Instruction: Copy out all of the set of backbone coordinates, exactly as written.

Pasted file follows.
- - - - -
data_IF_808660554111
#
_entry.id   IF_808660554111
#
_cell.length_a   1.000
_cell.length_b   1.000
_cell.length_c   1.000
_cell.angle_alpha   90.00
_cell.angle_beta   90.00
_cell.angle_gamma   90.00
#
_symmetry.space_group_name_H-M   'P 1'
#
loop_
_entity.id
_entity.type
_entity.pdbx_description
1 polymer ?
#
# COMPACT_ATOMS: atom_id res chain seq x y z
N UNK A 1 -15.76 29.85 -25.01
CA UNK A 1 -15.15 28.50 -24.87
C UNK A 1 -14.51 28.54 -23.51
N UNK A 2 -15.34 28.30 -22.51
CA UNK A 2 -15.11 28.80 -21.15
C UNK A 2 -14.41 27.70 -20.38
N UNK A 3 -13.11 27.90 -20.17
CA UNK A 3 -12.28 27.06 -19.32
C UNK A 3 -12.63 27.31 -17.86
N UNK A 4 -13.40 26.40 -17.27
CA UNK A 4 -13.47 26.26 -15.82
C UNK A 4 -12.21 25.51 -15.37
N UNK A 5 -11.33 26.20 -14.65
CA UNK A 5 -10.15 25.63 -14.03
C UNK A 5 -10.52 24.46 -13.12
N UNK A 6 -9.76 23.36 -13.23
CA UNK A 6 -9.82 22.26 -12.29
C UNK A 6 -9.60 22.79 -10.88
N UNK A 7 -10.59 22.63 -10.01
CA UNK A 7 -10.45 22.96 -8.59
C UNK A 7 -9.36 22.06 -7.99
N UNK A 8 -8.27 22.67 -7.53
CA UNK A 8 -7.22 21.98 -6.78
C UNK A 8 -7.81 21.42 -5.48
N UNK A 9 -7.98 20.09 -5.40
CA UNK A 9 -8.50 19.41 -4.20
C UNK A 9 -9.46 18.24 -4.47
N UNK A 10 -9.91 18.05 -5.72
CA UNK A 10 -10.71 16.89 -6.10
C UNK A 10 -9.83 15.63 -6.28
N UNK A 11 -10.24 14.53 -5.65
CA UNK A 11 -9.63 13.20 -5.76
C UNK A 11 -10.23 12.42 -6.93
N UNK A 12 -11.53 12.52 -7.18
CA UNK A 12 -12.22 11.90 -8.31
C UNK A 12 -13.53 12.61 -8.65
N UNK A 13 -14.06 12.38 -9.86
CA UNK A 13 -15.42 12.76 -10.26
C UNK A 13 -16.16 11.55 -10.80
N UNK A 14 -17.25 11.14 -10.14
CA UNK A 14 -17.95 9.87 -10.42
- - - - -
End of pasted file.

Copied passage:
data_IF_808660554111
#
_entry.id   IF_808660554111
#
_cell.length_a   1.000
_cell.length_b   1.000
_cell.length_c   1.000
_cell.angle_alpha   90.00
_cell.angle_beta   90.00
_cell.angle_gamma   90.00
#
_symmetry.space_group_name_H-M   'P 1'
#
loop_
_entity.id
_entity.type
_entity.pdbx_description
1 polymer ?
#
# COMPACT_ATOMS: atom_id res chain seq x y z
N UNK A 1 -15.76 29.85 -25.01
CA UNK A 1 -15.15 28.50 -24.87
C UNK A 1 -14.51 28.54 -23.51
N UNK A 2 -15.34 28.30 -22.51
CA UNK A 2 -15.11 28.80 -21.15
C UNK A 2 -14.41 27.70 -20.38
N UNK A 3 -13.11 27.90 -20.17
CA UNK A 3 -12.28 27.06 -19.32
C UNK A 3 -12.63 27.31 -17.86
N UNK A 4 -13.40 26.40 -17.27
CA UNK A 4 -13.47 26.26 -15.82
C UNK A 4 -12.21 25.51 -15.37
N UNK A 5 -11.33 26.20 -14.65
CA UNK A 5 -10.15 25.63 -14.03
C UNK A 5 -10.52 24.46 -13.12
N UNK A 6 -9.76 23.36 -13.23
CA UNK A 6 -9.82 22.26 -12.29
C UNK A 6 -9.60 22.79 -10.88
N UNK A 7 -10.59 22.63 -10.01
CA UNK A 7 -10.45 22.96 -8.59
C UNK A 7 -9.36 22.06 -7.99
N UNK A 8 -8.27 22.67 -7.53
CA UNK A 8 -7.22 21.98 -6.78
C UNK A 8 -7.81 21.42 -5.48
N UNK A 9 -7.98 20.09 -5.40
CA UNK A 9 -8.50 19.41 -4.20
C UNK A 9 -9.46 18.24 -4.47
N UNK A 10 -9.91 18.05 -5.72
CA UNK A 10 -10.71 16.89 -6.10
C UNK A 10 -9.83 15.63 -6.28
N UNK A 11 -10.24 14.53 -5.65
CA UNK A 11 -9.63 13.20 -5.76
C UNK A 11 -10.23 12.42 -6.93
N UNK A 12 -11.53 12.52 -7.18
CA UNK A 12 -12.22 11.90 -8.31
C UNK A 12 -13.53 12.61 -8.65
N UNK A 13 -14.06 12.38 -9.86
CA UNK A 13 -15.42 12.76 -10.26
C UNK A 13 -16.16 11.55 -10.80
N UNK A 14 -17.25 11.14 -10.14
CA UNK A 14 -17.95 9.87 -10.42